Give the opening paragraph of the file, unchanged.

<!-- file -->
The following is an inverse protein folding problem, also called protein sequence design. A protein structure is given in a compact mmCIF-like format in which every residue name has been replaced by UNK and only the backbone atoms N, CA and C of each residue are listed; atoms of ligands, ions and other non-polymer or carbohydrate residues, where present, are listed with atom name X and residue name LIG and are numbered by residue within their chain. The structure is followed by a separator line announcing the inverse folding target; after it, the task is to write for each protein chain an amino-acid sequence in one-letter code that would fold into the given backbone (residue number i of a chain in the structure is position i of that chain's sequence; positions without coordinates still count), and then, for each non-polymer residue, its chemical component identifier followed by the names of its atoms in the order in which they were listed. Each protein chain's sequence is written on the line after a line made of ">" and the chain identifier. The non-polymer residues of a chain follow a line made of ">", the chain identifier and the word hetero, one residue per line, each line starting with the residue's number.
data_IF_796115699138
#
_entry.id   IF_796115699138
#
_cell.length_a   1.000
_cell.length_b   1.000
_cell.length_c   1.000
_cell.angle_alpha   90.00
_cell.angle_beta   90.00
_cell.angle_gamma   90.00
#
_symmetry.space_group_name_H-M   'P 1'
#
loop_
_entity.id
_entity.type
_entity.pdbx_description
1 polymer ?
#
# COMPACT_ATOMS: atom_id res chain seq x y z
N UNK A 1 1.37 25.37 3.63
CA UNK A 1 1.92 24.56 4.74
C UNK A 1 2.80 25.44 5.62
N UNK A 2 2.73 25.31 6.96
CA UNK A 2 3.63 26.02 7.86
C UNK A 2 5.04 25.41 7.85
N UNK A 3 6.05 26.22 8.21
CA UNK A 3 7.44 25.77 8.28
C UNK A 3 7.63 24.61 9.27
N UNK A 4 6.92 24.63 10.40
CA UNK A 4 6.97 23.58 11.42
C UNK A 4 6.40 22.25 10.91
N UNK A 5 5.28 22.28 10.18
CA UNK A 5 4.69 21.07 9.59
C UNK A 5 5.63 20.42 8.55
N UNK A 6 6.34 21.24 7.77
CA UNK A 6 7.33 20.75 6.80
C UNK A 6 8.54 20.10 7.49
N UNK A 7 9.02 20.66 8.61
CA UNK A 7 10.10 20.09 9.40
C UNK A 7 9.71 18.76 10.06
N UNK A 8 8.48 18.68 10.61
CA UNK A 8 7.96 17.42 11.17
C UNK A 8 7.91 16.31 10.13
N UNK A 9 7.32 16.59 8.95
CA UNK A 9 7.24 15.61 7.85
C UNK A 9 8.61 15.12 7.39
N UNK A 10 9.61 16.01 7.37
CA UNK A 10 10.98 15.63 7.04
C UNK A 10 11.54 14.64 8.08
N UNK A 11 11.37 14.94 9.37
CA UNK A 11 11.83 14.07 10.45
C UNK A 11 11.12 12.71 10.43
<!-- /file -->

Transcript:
The following is an inverse protein folding problem, also called protein sequence design. A protein structure is given in a compact mmCIF-like format in which every residue name has been replaced by UNK and only the backbone atoms N, CA and C of each residue are listed; atoms of ligands, ions and other non-polymer or carbohydrate residues, where present, are listed with atom name X and residue name LIG and are numbered by residue within their chain. The structure is followed by a separator line announcing the inverse folding target; after it, the task is to write for each protein chain an amino-acid sequence in one-letter code that would fold into the given backbone (residue number i of a chain in the structure is position i of that chain's sequence; positions without coordinates still count), and then, for each non-polymer residue, its chemical component identifier followed by the names of its atoms in the order in which they were listed. Each protein chain's sequence is written on the line after a line made of ">" and the chain identifier. The non-polymer residues of a chain follow a line made of ">", the chain identifier and the word hetero, one residue per line, each line starting with the residue's number.